Photo courtesy of Darb 1718 Photo courtesy of Darb 1718

Sewn Art

Thu, Apr. 6, 2017

by Anna Bernsen



Darb 1718’s showroom in Coptic Cairo is currently filled with textiles in all shapes and forms imaginable. The contemporary art space is showing the exhibition Half Way Through The Thread that spotlights sewing, embroidering and stitching techniques as an art form, rather than a craft used for practical purposes.

The artworks created by 18 different artists vary greatly in their shapes and expressions. While artist Miral Mokhtar has created a miniature treehouse in yarn and wood, Riham Saif has stitched small and colorful flowers onto pairs of shoes.

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Textile art often has a commercial purpose—whether it’s high-end clothes brands, Persian rugs or the embroidery on a wedding dress—which is why the exhibition’s curator Yomna Osman wanted to show textiles as a non-commercial art form.

“There is a whole section dedicated to textiles in the fine arts department of Cairo University, but I haven’t seen a lot of textile exhibitions in Egypt, despite the fact that textiles are so important in both ancient and contemporary Egyptian practices,” says Osman.

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To find artists and artworks to showcase, Darb 1718 had an open call for applications. “We had the concept for the exhibition and we basically called all the artists who are practicing or playing around with textiles to send us their works. I met with every single artist and discussed the process, and some ended up deciding to change their work while others sent us different pieces,” explains Osman.

As the exhibition’s guests move around the showroom several gently touch the soft fabrics and fine stitching. Especially two pieces which can best be described as cloth books with embroidered pages draw the audience’s attention.

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“I think with textiles it’s all about the feeling and the touch, so it would be difficult to have people not touching the artworks. But as far as I’m seeing, people are still being cautious and they are treating the art carefully,” says Osman.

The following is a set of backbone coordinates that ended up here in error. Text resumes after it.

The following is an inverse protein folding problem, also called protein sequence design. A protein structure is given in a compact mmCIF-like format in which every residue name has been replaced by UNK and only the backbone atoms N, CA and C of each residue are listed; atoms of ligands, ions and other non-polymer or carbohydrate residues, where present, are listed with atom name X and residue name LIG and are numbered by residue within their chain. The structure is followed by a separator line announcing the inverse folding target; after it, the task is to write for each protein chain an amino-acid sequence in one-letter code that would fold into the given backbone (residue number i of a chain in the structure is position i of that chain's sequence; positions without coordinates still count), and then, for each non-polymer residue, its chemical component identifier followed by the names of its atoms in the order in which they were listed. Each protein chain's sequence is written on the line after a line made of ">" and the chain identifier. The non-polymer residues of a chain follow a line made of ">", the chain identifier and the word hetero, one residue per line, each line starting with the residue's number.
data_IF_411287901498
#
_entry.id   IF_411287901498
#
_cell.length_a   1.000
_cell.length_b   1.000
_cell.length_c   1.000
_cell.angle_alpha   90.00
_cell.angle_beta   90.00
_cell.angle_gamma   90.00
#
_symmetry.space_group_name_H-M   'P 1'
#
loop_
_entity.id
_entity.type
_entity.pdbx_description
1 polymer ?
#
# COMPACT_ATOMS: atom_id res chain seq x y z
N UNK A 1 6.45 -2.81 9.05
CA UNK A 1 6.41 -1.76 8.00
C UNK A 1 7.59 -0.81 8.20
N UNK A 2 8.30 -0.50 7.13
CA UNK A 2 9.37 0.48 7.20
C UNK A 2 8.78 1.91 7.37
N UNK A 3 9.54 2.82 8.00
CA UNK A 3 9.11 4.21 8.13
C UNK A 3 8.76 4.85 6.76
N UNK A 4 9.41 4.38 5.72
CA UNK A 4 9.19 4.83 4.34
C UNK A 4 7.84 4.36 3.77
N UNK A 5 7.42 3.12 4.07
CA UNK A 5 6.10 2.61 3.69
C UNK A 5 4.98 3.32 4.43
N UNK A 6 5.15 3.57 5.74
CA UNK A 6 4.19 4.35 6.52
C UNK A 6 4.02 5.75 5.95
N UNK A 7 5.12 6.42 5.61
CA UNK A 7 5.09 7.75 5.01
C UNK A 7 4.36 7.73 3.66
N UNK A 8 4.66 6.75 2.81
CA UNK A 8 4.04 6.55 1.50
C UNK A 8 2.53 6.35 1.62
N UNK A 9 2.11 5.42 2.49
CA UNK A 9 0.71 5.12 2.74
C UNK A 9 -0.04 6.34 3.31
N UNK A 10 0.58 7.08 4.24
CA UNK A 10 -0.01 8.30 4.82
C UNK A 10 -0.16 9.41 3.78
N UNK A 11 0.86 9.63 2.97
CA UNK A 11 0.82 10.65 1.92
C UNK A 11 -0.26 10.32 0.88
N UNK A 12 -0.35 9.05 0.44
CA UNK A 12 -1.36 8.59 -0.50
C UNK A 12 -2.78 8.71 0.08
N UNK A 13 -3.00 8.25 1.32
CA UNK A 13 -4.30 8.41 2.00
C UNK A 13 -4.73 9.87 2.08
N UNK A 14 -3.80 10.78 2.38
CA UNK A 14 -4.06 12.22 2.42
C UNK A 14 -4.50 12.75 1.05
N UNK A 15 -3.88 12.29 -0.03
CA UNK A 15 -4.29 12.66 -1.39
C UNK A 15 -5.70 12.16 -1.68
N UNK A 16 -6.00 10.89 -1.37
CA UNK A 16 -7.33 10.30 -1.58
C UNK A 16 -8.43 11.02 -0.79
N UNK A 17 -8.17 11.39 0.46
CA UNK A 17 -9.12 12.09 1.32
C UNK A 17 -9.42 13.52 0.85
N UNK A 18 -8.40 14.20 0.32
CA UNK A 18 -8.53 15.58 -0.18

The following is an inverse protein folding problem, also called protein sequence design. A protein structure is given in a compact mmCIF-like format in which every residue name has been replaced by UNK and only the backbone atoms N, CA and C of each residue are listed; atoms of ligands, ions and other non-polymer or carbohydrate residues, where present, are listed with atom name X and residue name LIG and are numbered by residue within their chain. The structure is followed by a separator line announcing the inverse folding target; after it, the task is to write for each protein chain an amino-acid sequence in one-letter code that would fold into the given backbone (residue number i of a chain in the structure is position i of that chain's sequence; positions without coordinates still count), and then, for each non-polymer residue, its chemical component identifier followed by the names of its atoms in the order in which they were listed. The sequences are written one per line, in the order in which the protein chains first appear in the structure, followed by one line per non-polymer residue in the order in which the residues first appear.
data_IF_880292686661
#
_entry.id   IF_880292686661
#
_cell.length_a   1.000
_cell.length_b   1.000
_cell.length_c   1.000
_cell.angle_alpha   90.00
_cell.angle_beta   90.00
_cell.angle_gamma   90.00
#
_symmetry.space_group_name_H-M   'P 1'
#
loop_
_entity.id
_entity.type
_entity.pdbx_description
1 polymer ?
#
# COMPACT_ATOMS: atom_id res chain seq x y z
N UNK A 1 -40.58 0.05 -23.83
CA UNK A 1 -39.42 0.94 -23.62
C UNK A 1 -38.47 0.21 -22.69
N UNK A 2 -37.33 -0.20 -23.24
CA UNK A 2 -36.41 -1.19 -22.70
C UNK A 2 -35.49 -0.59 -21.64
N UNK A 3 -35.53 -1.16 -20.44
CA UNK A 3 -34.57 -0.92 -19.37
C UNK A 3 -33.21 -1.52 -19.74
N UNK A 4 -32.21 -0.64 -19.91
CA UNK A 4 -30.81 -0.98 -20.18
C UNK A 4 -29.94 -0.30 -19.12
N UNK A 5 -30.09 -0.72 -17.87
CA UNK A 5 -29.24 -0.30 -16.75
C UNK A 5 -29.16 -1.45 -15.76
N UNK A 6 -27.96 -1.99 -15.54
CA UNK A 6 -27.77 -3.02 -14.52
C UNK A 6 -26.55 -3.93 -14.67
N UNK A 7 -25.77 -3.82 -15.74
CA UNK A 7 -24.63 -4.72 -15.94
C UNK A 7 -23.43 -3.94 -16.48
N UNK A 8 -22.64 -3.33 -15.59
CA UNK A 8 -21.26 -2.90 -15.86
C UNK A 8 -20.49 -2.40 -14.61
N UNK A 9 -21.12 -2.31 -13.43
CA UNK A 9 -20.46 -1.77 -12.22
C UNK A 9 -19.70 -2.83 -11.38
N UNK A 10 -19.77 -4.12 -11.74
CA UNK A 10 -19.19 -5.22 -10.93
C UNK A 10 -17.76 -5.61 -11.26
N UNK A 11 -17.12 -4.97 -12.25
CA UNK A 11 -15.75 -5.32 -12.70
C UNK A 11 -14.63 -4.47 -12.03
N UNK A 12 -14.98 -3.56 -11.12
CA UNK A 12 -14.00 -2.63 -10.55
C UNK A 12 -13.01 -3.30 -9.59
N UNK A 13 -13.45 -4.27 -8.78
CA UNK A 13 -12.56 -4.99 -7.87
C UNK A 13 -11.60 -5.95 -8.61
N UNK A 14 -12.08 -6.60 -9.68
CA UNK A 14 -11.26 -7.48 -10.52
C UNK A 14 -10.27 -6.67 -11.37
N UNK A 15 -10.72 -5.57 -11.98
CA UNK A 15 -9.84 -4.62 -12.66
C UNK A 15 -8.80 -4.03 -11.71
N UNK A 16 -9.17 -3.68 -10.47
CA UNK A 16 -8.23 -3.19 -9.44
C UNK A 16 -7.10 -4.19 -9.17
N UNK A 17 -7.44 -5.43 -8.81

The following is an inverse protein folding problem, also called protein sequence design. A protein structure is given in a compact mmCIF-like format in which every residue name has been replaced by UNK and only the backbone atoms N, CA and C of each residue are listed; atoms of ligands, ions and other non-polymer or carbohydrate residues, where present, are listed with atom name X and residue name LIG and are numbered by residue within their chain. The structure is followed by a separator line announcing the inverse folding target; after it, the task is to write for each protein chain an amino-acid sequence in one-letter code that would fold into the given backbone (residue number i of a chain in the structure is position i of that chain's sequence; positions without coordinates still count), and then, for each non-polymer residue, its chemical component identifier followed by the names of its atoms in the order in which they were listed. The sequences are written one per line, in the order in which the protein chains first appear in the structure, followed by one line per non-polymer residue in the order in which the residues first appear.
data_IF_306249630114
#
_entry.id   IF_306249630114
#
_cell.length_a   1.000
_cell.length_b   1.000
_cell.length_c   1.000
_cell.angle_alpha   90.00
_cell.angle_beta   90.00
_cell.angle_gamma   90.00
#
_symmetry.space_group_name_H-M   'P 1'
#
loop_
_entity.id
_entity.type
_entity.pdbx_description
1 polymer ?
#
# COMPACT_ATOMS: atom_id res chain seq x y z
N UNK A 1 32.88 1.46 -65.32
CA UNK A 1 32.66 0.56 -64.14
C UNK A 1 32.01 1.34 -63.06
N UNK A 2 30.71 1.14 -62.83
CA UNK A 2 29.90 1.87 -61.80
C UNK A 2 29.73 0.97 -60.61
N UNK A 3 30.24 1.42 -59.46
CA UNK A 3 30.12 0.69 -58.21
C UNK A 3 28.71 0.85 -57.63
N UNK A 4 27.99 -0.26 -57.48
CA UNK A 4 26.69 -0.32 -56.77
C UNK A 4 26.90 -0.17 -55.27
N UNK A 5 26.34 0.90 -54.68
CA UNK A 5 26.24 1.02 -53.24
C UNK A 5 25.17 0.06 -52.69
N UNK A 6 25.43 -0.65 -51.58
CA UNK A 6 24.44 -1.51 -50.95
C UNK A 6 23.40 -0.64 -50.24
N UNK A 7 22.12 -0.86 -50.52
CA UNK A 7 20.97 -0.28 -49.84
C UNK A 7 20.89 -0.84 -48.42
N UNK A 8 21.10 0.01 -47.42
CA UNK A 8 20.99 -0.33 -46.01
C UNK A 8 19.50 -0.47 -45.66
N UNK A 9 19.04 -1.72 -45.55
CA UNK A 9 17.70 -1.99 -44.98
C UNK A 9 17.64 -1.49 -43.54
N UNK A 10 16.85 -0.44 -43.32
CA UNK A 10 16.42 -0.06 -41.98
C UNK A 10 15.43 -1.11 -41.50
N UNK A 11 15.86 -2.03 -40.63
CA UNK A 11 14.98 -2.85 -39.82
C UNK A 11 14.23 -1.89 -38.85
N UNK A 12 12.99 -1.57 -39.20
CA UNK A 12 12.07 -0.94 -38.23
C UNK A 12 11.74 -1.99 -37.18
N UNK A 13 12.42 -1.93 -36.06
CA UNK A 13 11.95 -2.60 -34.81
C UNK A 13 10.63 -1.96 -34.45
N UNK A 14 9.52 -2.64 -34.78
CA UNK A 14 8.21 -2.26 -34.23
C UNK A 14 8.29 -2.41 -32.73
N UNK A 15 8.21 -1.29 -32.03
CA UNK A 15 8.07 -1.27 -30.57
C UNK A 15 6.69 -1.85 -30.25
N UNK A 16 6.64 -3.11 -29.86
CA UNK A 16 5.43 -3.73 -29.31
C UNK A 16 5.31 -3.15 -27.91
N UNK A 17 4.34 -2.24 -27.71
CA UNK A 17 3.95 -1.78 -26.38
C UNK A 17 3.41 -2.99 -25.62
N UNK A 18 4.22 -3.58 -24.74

The majority of the artworks are colorful and detailed, but in one corner of the showroom Farah Khaled Abdelhamid’s pieces stand out. The minimal, almost futuristic clothing pieces are without color and made from gray fabric and white silicone.

“With these pieces, I was exploring and studying the different ways we understand wearable objects. So I began deconstructing and researching different concepts and what design attributes tell the wearer that this item is, for example, for the head. Then I removed all those attributes to give the wearer the cleanest experience of just the material,” says Abdelhamid.

She explains further, that she wanted to experiment with how she could make the wearer truly lost in the act of wearing her art. In the end, it’s about the piece, how the wearer is wearing it, and how the viewer is looking at the piece, she says.

Abdelhamid studied jewelry and metalsmithing at the Rhode Island School of Design in the US. This is her first time exhibiting in Egypt, and Abdelhamid explains that the conversation here has been different from the one in the States.

“In the States, the conversation was about the concept, how it’s photographed and how it’s presented, but here the conversation tends to center around how it’s supposed to be worn if it’s sellable and if someone were to buy it, where would they put it in their home. It’s opening up my mind in terms of the market’s culture and how we define the audience,” says Abdelhamid.

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She adds that it is interesting to explain her art to an audience that is more consumer driven, but that the end goal is to have the conversation. “It’s not so much about what happens after that. People have been saying I like it, but I don’t understand it at all,” Abdelhamid says with a laugh.

In the opposite corner of the showroom, Fair Trade Egypt is exhibiting an entirely different kind of textile art. Marketing Officer for Fair Trade Egypt Amira Nabil explains that the organization works with 34 different artist groups from 11 governorates in Egypt.

“We are here because we believe that crafts are a visual art. They are not only heritage, or for commercial use, they have value as a visual art,” she says.

Nabil points to the different scarves, embroidery, and dolls in traditional Egyptian clothing as she explains that the pieces were chosen for the Half Way Through The Thread concept from more than 500 different products. Every piece has its own story as they come from different artist groups, each with a unique background and traditions.

Visit the exhibition until May 15, every day from 11 a.m. to 8 p.m.
 
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